The Federal Energy Regulatory Commission (“FERC”) issued a Notice of Inquiry (“NOI”) and Final Rule at the end of July to address several urgent cybersecurity issues affecting the bulk electric system. FERC is taking these actions in the face of increasingly sophisticated threats to our power grid, including in response to an actual cyber-attack against Ukraine’s electricity system last year.
In the NOI, the Commission seeks comments on possible modifications to the Critical Infrastructure Protection (“CIP”) Reliability Standards developed and managed by the North American Electric Reliability Corporation (“NERC”) pursuant to Section 215 of the Federal Power Act. These modifications would require isolation between the Internet and certain critical cyber systems in control centers performing transmission operator functions “through use of physical (hardware) or logical (software) means.” The modifications would also require the use of application whitelisting for the same critical systems in all control centers. Application whitelisting is a security practice in which only specifically authorized applications are able to execute on a particular computer.
Notably, both of these potential modifications to the CIP standards were recommended in a report by a team from the Electricity Information Sharing and Analysis Center and SANS Industrial Control Systems on a series of cyber attacks perpetrated against Ukraine in December 2015. These cyber attacks resulted in “power outages that affected at least 225,000 customers” and are “the first publicly acknowledged [cyber attacks] to result in power outages.”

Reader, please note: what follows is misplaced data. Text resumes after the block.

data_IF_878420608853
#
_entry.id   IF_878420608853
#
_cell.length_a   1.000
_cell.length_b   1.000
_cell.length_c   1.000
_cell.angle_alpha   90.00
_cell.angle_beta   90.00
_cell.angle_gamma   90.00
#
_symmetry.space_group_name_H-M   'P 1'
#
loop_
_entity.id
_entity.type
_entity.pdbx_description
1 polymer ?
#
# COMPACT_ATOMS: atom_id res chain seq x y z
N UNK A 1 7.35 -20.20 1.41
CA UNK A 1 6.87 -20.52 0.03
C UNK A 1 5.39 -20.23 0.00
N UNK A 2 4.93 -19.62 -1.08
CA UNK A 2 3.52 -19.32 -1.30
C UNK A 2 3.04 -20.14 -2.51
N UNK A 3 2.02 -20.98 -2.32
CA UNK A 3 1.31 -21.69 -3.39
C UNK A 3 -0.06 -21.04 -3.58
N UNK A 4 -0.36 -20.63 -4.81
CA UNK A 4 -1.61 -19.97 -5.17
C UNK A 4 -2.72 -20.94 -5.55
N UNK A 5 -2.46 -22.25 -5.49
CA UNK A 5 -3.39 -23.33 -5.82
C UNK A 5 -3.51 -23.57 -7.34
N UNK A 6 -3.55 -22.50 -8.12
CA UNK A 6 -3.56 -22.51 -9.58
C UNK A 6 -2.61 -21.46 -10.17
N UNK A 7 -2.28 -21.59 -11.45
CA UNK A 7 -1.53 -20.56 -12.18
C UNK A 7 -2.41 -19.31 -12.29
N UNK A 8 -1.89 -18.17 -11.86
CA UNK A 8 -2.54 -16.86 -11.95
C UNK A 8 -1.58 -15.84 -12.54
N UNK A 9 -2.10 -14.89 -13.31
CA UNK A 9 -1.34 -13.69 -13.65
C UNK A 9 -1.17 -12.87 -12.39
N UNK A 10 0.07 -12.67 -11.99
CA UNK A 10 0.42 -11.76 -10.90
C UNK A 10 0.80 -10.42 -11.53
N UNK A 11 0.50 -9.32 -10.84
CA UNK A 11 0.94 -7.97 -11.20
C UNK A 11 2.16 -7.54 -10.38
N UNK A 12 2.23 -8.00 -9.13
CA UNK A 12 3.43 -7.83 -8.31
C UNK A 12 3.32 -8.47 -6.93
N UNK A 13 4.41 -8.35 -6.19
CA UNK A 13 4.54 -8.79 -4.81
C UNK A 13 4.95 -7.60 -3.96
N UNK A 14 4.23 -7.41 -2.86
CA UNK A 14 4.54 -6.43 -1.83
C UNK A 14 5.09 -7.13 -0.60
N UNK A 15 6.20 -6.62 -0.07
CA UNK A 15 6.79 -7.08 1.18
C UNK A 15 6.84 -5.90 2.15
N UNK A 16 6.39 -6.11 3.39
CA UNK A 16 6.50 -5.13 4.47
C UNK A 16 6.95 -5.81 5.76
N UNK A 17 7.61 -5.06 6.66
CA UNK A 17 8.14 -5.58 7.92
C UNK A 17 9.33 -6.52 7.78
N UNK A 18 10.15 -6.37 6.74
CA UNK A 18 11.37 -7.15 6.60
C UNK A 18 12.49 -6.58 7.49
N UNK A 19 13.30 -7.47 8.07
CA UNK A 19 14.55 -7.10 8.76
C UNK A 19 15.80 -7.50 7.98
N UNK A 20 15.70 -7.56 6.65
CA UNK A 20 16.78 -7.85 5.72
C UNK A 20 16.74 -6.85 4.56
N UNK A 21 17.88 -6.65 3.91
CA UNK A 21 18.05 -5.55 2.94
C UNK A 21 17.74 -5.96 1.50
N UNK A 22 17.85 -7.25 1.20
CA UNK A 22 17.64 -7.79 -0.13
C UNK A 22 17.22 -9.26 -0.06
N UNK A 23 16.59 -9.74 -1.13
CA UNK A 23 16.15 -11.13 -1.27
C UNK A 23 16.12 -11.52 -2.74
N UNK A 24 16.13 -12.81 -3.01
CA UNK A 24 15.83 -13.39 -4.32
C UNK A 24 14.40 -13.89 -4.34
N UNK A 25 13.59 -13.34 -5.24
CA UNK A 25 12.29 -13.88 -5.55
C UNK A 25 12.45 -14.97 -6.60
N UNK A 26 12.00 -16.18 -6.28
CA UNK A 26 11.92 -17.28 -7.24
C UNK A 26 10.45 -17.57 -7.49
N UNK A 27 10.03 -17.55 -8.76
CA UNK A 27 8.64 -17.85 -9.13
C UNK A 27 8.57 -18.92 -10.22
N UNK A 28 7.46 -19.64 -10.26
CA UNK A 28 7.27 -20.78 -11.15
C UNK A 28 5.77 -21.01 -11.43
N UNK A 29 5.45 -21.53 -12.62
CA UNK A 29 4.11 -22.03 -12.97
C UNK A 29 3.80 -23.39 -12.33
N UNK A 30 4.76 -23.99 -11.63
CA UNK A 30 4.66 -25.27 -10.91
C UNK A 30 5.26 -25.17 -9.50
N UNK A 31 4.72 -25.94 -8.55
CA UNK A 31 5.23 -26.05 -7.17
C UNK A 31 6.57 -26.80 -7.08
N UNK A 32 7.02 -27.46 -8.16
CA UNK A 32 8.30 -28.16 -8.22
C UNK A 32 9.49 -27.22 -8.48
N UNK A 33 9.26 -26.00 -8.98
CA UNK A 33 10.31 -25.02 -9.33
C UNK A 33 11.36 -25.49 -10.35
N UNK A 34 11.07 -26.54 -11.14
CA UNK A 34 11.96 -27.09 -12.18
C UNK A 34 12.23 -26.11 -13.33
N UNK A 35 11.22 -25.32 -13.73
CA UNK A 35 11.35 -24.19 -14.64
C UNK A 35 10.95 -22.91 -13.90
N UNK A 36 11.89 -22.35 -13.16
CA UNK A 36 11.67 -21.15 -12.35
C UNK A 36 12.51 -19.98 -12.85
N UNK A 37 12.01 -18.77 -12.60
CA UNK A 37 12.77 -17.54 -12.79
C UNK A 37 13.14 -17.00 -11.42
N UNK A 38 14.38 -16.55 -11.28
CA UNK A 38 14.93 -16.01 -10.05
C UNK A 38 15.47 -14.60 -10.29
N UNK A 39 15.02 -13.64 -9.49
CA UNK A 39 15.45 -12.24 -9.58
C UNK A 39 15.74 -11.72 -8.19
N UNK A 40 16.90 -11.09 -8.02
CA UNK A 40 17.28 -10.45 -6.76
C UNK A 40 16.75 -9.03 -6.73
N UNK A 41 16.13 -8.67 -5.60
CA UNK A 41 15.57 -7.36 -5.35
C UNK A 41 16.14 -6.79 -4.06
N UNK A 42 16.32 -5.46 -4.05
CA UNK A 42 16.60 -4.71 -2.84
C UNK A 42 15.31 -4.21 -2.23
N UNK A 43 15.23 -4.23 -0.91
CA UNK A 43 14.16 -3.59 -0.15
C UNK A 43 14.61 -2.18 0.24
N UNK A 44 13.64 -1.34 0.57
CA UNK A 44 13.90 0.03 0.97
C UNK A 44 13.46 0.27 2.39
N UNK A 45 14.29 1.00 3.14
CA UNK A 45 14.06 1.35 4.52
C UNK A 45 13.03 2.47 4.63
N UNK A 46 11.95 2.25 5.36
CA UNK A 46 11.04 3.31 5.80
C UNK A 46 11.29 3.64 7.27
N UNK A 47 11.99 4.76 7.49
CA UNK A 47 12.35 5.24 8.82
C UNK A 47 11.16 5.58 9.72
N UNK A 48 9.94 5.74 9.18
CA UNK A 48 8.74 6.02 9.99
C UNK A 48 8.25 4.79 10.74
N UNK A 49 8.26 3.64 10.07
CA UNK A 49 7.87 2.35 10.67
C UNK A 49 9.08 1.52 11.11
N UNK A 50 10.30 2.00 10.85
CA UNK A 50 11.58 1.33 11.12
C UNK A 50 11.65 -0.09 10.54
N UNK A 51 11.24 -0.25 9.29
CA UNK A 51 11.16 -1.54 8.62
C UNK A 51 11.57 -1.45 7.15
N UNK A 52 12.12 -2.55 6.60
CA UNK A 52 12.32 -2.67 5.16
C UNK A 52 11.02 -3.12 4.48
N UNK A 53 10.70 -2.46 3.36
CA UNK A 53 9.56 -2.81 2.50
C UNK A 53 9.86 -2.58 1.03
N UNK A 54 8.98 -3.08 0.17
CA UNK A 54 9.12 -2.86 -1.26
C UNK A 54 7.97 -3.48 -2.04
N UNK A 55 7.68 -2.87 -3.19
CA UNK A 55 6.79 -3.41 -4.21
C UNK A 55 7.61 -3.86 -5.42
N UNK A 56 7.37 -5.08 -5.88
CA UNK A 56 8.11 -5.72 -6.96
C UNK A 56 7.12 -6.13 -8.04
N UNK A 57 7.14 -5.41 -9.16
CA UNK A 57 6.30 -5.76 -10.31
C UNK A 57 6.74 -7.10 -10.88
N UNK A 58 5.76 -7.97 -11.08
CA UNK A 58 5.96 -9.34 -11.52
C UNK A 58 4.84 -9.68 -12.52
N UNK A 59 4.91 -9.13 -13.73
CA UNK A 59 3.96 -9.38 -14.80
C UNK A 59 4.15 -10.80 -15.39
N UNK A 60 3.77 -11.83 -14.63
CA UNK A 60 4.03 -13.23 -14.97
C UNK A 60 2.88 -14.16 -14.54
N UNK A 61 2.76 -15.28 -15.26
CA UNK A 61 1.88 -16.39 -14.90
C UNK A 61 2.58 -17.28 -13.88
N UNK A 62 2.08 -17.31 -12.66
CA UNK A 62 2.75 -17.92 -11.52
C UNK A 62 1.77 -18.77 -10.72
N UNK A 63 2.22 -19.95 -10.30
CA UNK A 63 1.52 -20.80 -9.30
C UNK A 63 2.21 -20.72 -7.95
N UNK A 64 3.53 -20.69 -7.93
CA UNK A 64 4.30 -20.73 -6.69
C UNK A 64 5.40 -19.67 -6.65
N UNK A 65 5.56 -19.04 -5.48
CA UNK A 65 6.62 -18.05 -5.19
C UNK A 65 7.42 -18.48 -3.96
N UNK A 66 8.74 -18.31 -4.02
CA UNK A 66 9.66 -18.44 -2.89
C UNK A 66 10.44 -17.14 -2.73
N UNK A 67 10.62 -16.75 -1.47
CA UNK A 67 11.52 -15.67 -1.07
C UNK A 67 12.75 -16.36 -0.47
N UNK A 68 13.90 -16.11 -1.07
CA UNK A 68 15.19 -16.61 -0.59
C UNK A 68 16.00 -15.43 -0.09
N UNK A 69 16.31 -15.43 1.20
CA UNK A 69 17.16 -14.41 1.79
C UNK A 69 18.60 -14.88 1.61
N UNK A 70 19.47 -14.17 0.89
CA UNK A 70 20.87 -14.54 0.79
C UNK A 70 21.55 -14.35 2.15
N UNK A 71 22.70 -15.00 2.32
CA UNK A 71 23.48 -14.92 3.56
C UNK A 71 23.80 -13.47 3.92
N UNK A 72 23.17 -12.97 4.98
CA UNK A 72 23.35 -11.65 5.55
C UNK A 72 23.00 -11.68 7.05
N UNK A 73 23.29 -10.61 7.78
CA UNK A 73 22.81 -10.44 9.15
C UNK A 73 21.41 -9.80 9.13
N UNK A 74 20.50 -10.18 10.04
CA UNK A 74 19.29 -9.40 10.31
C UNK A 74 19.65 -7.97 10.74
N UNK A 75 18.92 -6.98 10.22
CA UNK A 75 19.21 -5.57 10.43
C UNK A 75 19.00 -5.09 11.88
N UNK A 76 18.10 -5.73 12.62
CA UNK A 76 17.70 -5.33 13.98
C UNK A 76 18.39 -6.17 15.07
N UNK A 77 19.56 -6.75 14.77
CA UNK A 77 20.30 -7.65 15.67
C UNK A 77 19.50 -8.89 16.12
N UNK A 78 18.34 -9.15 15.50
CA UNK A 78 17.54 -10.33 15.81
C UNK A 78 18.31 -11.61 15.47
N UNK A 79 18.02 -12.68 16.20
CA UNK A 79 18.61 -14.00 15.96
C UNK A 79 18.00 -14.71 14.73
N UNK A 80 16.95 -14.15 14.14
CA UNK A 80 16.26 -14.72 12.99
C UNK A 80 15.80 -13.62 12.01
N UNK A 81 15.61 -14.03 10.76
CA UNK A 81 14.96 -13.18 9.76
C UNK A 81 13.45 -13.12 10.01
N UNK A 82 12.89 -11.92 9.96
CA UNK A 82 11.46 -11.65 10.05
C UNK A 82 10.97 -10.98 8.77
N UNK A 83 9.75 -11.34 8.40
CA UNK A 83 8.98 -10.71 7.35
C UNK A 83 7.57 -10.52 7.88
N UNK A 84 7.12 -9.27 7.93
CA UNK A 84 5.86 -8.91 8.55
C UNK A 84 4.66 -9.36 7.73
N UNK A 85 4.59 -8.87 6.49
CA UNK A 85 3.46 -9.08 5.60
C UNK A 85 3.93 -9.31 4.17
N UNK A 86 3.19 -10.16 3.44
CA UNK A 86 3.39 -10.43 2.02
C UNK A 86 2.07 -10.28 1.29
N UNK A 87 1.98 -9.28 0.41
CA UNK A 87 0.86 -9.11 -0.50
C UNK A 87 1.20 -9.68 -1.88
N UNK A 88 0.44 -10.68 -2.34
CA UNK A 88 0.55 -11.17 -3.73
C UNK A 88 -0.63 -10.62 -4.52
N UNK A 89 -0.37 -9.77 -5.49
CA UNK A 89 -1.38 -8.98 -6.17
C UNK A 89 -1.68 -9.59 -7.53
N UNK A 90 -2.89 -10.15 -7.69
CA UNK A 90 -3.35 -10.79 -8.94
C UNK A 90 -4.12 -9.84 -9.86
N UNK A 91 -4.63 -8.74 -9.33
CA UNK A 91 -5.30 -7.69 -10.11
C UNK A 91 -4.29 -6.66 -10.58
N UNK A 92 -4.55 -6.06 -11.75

In the Final Rule (deemed Order No. 829), the Commission directs NERC to develop a new or modified Reliability Standard concerning “supply chain risk management for industrial control system hardware, software, and computing and networking services associated with bulk electric system operations.” While the Final Rule provides NERC with flexibility as to how to meet FERC’s requirements, its new or modified Reliability Standard must meet certain minimum criteria. This includes the creation of a plan by jurisdictional electric utilities addressing four security objectives: (1) software integrity and authenticity, (2) vendor remote access, (3) information system planning, and (4) vendor risk management and procurement controls.
The Final Rule was also issued, in part, in response to the malware attacks on Ukraine. In particular, the Commission points to two alerts issued by ICS-CERT concerning malware focused campaigns “based on the injection of malware while a product or service remains in the control of the hardware or software vendor, prior to delivery to the customer.” One of these alerts concerns potential connections to the same BlackEnergy malware used in the previously discussed attacks on Ukraine’s power grid.
FERC directs NERC to submit a new or modified Reliability Standard for the Commission’s review within one year.